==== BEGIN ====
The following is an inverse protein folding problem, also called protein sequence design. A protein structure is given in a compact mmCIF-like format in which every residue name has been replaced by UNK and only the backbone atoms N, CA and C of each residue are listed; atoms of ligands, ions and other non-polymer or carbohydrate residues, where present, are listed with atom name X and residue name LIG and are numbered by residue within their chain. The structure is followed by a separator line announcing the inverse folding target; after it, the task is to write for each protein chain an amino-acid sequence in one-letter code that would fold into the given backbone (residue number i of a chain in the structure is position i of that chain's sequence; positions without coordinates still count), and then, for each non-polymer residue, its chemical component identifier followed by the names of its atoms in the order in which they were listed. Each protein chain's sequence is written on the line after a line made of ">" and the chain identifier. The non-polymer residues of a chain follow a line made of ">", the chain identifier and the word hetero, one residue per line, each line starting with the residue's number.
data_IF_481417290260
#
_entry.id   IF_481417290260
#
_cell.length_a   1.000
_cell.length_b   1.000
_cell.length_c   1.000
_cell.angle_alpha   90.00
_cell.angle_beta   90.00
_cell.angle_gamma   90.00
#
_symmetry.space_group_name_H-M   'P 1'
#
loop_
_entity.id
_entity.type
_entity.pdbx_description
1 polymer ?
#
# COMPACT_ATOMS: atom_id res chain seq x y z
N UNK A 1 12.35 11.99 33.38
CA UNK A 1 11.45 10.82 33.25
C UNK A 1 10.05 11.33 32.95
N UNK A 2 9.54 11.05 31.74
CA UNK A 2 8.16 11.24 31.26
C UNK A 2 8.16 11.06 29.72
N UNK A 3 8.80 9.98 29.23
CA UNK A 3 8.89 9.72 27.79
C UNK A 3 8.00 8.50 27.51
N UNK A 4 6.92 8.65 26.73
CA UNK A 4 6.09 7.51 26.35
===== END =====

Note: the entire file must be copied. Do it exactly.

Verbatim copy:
The following is an inverse protein folding problem, also called protein sequence design. A protein structure is given in a compact mmCIF-like format in which every residue name has been replaced by UNK and only the backbone atoms N, CA and C of each residue are listed; atoms of ligands, ions and other non-polymer or carbohydrate residues, where present, are listed with atom name X and residue name LIG and are numbered by residue within their chain. The structure is followed by a separator line announcing the inverse folding target; after it, the task is to write for each protein chain an amino-acid sequence in one-letter code that would fold into the given backbone (residue number i of a chain in the structure is position i of that chain's sequence; positions without coordinates still count), and then, for each non-polymer residue, its chemical component identifier followed by the names of its atoms in the order in which they were listed. Each protein chain's sequence is written on the line after a line made of ">" and the chain identifier. The non-polymer residues of a chain follow a line made of ">", the chain identifier and the word hetero, one residue per line, each line starting with the residue's number.
data_IF_481417290260
#
_entry.id   IF_481417290260
#
_cell.length_a   1.000
_cell.length_b   1.000
_cell.length_c   1.000
_cell.angle_alpha   90.00
_cell.angle_beta   90.00
_cell.angle_gamma   90.00
#
_symmetry.space_group_name_H-M   'P 1'
#
loop_
_entity.id
_entity.type
_entity.pdbx_description
1 polymer ?
#
# COMPACT_ATOMS: atom_id res chain seq x y z
N UNK A 1 12.35 11.99 33.38
CA UNK A 1 11.45 10.82 33.25
C UNK A 1 10.05 11.33 32.95
N UNK A 2 9.54 11.05 31.74
CA UNK A 2 8.16 11.24 31.26
C UNK A 2 8.16 11.06 29.72
N UNK A 3 8.80 9.98 29.23
CA UNK A 3 8.89 9.72 27.79
C UNK A 3 8.00 8.50 27.51
N UNK A 4 6.92 8.65 26.73
CA UNK A 4 6.09 7.51 26.35